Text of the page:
I futzed around with the connector myself once I got home, spending lots of time on it (something the garage cannot afford) and came to the conclusion that the noise in the MAFS signal was coming from the MAFS device itself, not the connector. This is because when I applied pressure to the MAFS housing I could see the noise (with a voltmeter initially and then confirmed with a borrowed scope) and after many tries I discovered that the pressure sensitivity got worse with rising temperature (engine compartment warm). When I mean pressure, I mean a lot of pressure, probably 10-20 pounds of pressure on the housing. When pressed, the MAFS would create signal spikes, even when the engine was not running, simply with the ignition on.

I’m saying this because you may also have the same Hitachi MAFS, and it could be that this is one of the main modes in which they fail (speculation here, I’m only one data point). There is a lot of circuitry inside these MAFS and so it is possible that some connection starts going bad and becomes sensitive to mechanical and thermal deformation. BTW, the circuitry inside is submerged in some sort of gel, so attempting to fix such a device seems rather impossible (I tried).

Was I sure at this point that MAFS was the culprit for all my issues? No. Why? Because a typical test in these situations is to disconnect the MAFS, so that the ECM flags the device as bad and goes into safe mode operation. If that fixes the problem then it’s a bad MAFS. I did that, and still had a rough idle, and more or less the same rough idle that I had before, so I was skeptical that MAFS was the true culprit. In retrospect what was happening (I think) is that the MAFS was bad and so its bad signal had altered the ECM’s parameters (ECM attempted to adjust), so when I disconnected the MAFS, the ECM continued to run with those bad parameters and the idle was still rough (with a very lean mixture in retrospect).

But I did not know all this at the time and, more importantly, the OEM MAFS at the dealership was $550, so changing it on a suspicion seemed like a costly gamble.

So, I reckoned, I’d just buy a cheap after market Chinese MAFS for about $30 and if that seems to more or less fix the problem, then I’m sure it’s the MAFS and then I’ll buy the OEM part, possibly online where the OEM device was apparently selling for around $250.

Well, trying the cheap $30 MAFS turned out to be a bad decision. To make this story a little shorter, this cheap MAFS …WAS ALSO HEAT SENSITIVE, albeit in a slightly different way. Its signal never spiked (signal was normal and responsive to RPM changes) until the engine compartment got warm, after about 30-50minutes of driving, depending on traffic. Once it started misbehaving, the signal spiked a lot. But the overall behavior was similar to the original bad MAFS: The erratic behavior when the device finally warmed up would teach the ECM bad habits (make it alter its learned operating parameters in an attempt to adjust). Then, even when the device was operating correctly, the bad ECM parameters learned would still cause a rough idle (rough in a different way though).

At this point, I gave up and took the truck to a local but reputable garage close to my work. They were puzzled since they could not explain the behavior. In retrospect, they tested the truck as engine was warming up and then also when it warmed up, but did not wait the full 30-50’ that it took for the MAFS to misbehave (who knew at that time that it took a whole 30-50’ for this second cheap MAFS to start misbehaving). So what they saw was the messed up ECM parameters (eg. Long term fuel trim) and an ECM unwilling to adjust. Little they knew that these were the parameters the ECM was adjusting to when the MAFS was eventually going crazy after 30-50’.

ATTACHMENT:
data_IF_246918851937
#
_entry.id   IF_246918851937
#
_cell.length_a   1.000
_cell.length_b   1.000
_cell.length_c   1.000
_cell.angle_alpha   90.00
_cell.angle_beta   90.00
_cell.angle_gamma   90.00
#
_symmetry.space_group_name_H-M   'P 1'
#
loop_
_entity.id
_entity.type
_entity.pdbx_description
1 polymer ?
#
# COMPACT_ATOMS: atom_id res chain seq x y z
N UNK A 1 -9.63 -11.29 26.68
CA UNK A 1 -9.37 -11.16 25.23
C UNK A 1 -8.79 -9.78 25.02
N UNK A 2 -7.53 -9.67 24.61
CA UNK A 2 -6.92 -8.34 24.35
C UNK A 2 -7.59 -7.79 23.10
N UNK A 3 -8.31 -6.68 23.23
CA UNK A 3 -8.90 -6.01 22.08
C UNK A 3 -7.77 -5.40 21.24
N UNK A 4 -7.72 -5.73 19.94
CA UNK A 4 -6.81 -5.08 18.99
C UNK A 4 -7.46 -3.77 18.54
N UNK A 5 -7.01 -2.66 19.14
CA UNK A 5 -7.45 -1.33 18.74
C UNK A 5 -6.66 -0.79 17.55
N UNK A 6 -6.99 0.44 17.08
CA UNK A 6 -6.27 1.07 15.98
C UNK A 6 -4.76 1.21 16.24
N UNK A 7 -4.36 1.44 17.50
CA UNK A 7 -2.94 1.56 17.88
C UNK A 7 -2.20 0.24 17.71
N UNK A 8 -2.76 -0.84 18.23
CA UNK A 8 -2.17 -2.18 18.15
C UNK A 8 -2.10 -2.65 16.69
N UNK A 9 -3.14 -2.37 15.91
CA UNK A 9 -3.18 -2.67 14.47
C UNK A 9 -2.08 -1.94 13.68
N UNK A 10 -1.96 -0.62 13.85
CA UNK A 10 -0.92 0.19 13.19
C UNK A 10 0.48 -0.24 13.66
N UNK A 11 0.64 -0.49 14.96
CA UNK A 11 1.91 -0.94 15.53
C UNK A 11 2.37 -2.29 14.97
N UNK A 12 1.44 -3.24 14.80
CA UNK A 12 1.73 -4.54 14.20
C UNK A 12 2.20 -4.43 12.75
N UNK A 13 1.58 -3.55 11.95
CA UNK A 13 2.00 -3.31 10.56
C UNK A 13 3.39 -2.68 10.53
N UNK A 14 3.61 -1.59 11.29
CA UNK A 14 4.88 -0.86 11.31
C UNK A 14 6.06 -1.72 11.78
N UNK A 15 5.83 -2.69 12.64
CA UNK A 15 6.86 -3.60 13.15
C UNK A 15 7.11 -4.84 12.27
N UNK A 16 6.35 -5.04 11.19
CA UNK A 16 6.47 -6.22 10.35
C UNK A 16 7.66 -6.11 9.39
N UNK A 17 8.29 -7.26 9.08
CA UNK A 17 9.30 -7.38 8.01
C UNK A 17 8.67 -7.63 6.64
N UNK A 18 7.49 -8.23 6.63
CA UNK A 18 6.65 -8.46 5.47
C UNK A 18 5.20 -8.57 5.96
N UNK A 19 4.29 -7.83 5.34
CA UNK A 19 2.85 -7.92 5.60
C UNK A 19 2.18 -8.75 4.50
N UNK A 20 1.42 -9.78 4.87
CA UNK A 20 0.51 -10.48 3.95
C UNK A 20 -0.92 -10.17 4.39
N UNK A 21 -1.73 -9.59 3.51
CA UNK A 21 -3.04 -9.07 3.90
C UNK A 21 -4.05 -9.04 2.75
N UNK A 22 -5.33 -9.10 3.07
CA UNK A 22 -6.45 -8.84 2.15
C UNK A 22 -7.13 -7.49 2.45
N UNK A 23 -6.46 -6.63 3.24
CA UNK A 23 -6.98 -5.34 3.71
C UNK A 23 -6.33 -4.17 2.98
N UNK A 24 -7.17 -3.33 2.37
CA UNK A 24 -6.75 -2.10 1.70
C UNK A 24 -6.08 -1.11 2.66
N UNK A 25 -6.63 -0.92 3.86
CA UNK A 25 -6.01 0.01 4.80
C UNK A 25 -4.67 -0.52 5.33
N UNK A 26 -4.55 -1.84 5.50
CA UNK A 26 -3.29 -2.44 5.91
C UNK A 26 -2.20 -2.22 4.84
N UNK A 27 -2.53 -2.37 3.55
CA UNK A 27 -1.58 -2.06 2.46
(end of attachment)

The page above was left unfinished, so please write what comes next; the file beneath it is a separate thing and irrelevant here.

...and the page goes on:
I then took the truck to the dealership, where they apparently first drove the truck, giving the heat of the engine plenty of time to reach and warm up the MAFS. Then, when they took measurements, they saw a crazy MAFS signal and wondered how does the truck even run?

Hearing three different stories from three different garages with two different MAFS, I decided to test the MAFS myself with a scope. Unfortunately I did that before the 30-50’ warmup period and saw a normal signal. Just like the second garage did.

I continued to debug and finally, two months later I came to the final conclusion that both the original OEM MAFS had become heat and pressure sensitive and that the new MAFS was just heat sensitive. You can read the history details in the previous posts if you want.

I bought an OEM Hitachi MAFS online for $200 and all the idle problems went away. The overall engine behavior seems to have also reverted to 50k miles younger, better torque at low RPM and smother transitions from acceleration to deceleration and vice-versa.

Especially,

Thanks a lot to all who helped with the problem, especially jdg who had the patience to hang around until the end! I might have given up, or would have at least taken me much longer to figure out without the guidance I got from this forum.


========================
P.S. I have one more problem turns out (small manifold crack seems to be affecting O2 sensor readings) but that is a completely different problem, so I’ll post another thread.
I registered to be on this sight to thank you so much for your thorough troubleshooting and accounting of same. I was able to align your symptoms with what my father and I were witnessing on our truck. We then opted to purchase a new OEM MAF and the truck now runs like new. It is rare to see a thread of any kind where follow through is so thorough and complete. Thanks again for helping reduce our downtime!